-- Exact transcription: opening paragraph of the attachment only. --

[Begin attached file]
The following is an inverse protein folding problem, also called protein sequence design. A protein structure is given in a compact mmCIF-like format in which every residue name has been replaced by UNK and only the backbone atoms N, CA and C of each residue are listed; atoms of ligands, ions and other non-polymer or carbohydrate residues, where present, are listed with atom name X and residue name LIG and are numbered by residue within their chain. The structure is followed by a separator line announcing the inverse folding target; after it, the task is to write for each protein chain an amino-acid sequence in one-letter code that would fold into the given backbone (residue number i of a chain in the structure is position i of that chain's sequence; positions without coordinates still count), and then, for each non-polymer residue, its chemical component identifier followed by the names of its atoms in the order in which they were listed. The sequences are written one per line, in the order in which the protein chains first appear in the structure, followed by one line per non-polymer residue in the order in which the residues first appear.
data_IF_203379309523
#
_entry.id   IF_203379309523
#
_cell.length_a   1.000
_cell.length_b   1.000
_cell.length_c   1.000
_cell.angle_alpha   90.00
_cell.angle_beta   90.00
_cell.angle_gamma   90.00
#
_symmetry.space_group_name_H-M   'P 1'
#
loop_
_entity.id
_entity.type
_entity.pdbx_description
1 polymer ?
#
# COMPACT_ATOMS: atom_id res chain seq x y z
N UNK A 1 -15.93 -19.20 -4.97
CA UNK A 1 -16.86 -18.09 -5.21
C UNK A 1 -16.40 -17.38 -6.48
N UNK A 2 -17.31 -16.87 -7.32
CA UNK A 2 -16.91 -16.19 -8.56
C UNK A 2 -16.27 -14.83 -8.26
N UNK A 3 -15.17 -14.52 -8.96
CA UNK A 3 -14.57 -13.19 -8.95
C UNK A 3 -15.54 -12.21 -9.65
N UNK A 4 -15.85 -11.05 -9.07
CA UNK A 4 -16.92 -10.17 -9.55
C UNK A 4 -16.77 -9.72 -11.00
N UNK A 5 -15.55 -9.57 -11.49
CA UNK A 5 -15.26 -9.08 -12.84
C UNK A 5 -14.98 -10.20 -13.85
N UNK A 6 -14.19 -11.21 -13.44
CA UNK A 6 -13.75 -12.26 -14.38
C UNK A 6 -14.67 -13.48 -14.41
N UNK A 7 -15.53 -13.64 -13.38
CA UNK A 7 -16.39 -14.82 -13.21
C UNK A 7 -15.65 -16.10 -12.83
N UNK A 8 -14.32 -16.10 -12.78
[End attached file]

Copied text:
The following is an inverse protein folding problem, also called protein sequence design. A protein structure is given in a compact mmCIF-like format in which every residue name has been replaced by UNK and only the backbone atoms N, CA and C of each residue are listed; atoms of ligands, ions and other non-polymer or carbohydrate residues, where present, are listed with atom name X and residue name LIG and are numbered by residue within their chain. The structure is followed by a separator line announcing the inverse folding target; after it, the task is to write for each protein chain an amino-acid sequence in one-letter code that would fold into the given backbone (residue number i of a chain in the structure is position i of that chain's sequence; positions without coordinates still count), and then, for each non-polymer residue, its chemical component identifier followed by the names of its atoms in the order in which they were listed. The sequences are written one per line, in the order in which the protein chains first appear in the structure, followed by one line per non-polymer residue in the order in which the residues first appear.